Statistical Pattern Recognition


ISSN: 0368-492X

Article publication date: 1 April 2000




Andrew, A.M. (2000), "Statistical Pattern Recognition", Kybernetes, Vol. 29 No. 3, pp. 392-398.



Emerald Group Publishing Limited

This gives an extremely comprehensive treatment of a range of topics under the general heading, treated in a style that is mathematically rigorous but at the same time allows the author’s personality to show through in informal comments about the power and applicability of the methods. It is written in textbook style, with exercises for the reader, as well as brief descriptions of real‐world applications, and five appendices covering aspects of the underlying statistical mathematics. It is a valuable and up‐to‐date reference work, with something in the region of 800 references and the useful feature of an author as well as a subject index. There are also references to a surprisingly large number of Websites at which relevant material is available, sometimes offering downloadable software.

The main concern is with supervised classification, or the assignment of an incoming data vector to one of a known set of categories. Attention is also given to unsupervised classification or clustering, in which the categories are determined by the data. One of the ten chapters is explicitly devoted to clustering. Much of the treatment in the book is also relevant to regression analysis, which is a related topic though not in itself classificatory. Both parametric and nonparametric statistical methods are considered. It is acknowledged that some of the literature quoted, especially the earlier items, follow a cybernetic approach in discussing biological cognition and learning. These aspects are not explicitly treated in the present book, but this does not reduce its usefulness as a reference for workers in these areas.

Despite the dissociation from biological studies as such, perceptions and other neural nets are introduced as means of implementing the methods, under the essentially‐statistical general headings of linear discriminant analysis and nonlinear discriminant analysis. The self‐organising feature maps due to Kohonen are also treated, this time under the general heading of clustering.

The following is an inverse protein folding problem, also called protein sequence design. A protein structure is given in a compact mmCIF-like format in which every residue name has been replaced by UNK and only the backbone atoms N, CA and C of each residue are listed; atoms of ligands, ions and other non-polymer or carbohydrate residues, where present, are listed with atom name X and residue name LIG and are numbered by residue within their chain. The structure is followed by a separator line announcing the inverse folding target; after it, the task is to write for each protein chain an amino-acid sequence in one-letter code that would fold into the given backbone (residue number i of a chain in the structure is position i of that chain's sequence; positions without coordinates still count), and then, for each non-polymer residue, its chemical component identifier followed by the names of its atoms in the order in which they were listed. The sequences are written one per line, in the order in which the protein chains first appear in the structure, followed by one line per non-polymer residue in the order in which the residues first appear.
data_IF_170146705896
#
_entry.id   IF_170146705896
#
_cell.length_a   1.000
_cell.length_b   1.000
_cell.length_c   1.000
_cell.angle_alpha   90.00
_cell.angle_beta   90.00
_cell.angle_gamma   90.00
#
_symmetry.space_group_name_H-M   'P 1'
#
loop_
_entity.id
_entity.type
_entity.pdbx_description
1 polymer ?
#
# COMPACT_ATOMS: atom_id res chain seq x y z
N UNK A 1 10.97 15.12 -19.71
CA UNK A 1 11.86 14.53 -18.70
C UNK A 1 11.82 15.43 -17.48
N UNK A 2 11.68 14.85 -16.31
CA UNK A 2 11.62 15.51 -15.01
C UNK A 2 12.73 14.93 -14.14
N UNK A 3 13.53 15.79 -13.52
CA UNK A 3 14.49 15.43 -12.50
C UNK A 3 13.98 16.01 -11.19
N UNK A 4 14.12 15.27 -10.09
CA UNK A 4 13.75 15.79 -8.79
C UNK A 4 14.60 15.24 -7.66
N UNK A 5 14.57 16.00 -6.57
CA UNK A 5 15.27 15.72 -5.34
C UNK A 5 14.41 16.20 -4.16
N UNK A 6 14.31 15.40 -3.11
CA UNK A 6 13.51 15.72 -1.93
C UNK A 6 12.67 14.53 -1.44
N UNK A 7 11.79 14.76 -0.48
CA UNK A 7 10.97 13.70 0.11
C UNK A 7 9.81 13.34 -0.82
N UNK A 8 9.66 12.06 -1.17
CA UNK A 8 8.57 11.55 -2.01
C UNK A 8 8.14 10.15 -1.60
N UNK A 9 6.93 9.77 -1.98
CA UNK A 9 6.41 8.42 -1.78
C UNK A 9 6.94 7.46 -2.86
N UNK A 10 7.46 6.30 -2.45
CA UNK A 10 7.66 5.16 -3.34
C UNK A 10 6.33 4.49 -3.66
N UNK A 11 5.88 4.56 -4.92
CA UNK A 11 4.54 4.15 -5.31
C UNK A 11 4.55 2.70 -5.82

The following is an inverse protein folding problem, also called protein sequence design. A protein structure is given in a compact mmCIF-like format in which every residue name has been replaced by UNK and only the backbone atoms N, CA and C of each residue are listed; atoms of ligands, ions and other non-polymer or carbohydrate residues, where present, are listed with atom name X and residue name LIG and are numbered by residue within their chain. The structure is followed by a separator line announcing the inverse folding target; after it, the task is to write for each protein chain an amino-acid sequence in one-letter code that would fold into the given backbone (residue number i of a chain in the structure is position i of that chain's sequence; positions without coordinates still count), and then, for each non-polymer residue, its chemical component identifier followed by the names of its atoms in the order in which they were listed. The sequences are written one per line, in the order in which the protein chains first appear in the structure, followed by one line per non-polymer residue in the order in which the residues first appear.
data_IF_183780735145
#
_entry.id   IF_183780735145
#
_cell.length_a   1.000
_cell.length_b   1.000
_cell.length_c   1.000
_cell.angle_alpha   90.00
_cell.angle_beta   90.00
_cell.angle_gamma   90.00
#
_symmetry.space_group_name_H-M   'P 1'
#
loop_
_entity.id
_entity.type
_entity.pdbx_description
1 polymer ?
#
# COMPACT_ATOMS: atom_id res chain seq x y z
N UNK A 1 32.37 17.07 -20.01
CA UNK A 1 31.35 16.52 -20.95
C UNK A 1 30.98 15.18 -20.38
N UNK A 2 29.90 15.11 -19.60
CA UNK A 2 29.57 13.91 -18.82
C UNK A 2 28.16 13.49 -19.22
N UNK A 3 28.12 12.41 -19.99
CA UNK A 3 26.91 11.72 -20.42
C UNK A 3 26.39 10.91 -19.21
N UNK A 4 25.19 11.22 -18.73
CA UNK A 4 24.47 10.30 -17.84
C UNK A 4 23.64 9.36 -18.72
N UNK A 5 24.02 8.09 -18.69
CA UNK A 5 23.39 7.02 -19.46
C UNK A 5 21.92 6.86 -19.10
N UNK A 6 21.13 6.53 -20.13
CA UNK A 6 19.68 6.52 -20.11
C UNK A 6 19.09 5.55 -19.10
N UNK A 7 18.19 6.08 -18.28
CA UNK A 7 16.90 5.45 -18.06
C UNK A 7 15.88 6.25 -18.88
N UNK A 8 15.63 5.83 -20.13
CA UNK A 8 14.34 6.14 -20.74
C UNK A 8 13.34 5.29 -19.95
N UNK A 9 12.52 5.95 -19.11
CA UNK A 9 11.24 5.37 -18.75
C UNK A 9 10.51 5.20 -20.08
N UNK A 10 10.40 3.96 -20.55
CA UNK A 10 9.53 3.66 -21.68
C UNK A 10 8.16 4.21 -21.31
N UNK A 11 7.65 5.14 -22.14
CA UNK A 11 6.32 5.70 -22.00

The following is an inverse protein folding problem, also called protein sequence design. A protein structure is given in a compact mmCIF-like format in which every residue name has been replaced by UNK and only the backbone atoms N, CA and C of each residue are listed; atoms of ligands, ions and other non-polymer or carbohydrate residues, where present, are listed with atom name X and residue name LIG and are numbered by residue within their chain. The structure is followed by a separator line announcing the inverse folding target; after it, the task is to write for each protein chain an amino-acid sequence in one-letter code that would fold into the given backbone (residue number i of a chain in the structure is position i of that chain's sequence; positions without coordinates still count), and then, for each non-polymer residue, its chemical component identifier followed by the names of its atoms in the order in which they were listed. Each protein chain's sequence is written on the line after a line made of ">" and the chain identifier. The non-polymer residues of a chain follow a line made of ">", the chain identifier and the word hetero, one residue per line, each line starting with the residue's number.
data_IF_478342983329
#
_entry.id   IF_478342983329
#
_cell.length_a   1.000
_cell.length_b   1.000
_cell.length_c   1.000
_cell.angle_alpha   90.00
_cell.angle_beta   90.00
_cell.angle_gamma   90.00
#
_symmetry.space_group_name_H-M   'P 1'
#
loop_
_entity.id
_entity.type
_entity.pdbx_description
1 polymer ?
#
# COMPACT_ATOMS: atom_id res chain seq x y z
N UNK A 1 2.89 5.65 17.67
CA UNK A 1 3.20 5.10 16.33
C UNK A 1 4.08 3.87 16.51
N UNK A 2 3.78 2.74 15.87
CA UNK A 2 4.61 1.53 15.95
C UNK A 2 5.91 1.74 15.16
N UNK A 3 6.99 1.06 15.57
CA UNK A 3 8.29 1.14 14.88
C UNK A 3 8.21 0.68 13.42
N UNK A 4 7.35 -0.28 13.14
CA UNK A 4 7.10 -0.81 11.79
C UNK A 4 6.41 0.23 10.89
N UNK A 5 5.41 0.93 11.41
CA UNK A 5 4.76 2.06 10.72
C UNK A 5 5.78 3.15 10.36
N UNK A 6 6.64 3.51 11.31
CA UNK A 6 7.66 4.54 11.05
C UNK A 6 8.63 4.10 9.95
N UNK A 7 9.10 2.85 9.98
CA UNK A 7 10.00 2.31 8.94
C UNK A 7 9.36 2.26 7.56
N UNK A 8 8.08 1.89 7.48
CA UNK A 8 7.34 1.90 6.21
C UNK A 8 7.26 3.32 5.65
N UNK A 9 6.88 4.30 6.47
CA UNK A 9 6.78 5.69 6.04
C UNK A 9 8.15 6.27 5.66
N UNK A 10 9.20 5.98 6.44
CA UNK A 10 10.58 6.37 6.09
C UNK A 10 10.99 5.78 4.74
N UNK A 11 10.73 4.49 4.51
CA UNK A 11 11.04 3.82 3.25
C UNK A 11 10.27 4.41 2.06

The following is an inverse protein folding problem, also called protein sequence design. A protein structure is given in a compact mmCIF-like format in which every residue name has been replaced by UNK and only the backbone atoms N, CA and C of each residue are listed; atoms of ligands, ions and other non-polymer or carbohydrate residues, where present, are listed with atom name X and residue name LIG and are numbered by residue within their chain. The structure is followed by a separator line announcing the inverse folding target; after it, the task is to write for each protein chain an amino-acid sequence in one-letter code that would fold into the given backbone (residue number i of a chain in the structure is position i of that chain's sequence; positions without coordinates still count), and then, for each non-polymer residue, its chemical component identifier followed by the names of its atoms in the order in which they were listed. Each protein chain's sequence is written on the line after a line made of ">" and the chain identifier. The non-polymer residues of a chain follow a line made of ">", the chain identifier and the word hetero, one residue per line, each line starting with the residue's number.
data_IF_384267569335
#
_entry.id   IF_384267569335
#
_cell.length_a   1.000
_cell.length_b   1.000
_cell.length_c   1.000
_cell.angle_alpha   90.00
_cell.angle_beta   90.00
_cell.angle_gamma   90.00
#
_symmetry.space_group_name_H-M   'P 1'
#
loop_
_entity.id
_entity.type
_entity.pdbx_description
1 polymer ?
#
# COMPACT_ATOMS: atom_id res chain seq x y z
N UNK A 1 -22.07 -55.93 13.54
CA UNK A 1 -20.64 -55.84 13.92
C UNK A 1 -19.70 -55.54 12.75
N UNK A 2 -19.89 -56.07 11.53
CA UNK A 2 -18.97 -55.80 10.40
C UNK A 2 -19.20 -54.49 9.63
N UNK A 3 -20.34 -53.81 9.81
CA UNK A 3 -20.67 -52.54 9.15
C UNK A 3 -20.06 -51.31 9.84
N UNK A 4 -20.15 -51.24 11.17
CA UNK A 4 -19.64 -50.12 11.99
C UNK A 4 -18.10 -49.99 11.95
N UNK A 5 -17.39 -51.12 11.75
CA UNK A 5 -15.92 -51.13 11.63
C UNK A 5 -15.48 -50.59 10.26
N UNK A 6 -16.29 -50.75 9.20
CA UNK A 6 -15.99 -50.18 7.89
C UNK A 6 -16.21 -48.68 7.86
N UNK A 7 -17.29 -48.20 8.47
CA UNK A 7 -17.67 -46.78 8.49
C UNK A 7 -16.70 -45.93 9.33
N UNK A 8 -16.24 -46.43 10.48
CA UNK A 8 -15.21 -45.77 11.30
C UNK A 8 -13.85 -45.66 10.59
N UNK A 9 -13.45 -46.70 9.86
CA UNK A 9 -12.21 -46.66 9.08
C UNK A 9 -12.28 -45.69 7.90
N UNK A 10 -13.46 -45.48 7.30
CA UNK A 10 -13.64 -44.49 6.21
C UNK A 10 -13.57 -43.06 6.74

Most chapters have a list of applications of the techniques they introduce, as well as a section on “recommendations” suggesting how the reader should go about selecting and implementing a method in practice. Of the exercises for the reader, some refer to practical schemes and others are essentially mathematical. Many of them assume availability of computing facilities, for example to generate batches of data according to given criteria and then to apply methods of analysis to them.

The nature of the applications ranges far and wide and includes recognition of hand‐written characters, speech, and faces, and detection of patterns in medical, economic and geographical data, and in radar echoes. On page 77 a specific robotics application is mentioned, namely a robotic harvester for fruit, with sensory capability to classify images as belonging to one of the three classes of fruit, leaves and sky.

This is an admirable textbook and reference work, covering a field that is relevant to many cybernetic studies and projects. It is well presented, up‐to‐date and authoritative and will be a valuable addition to many bookshelves.

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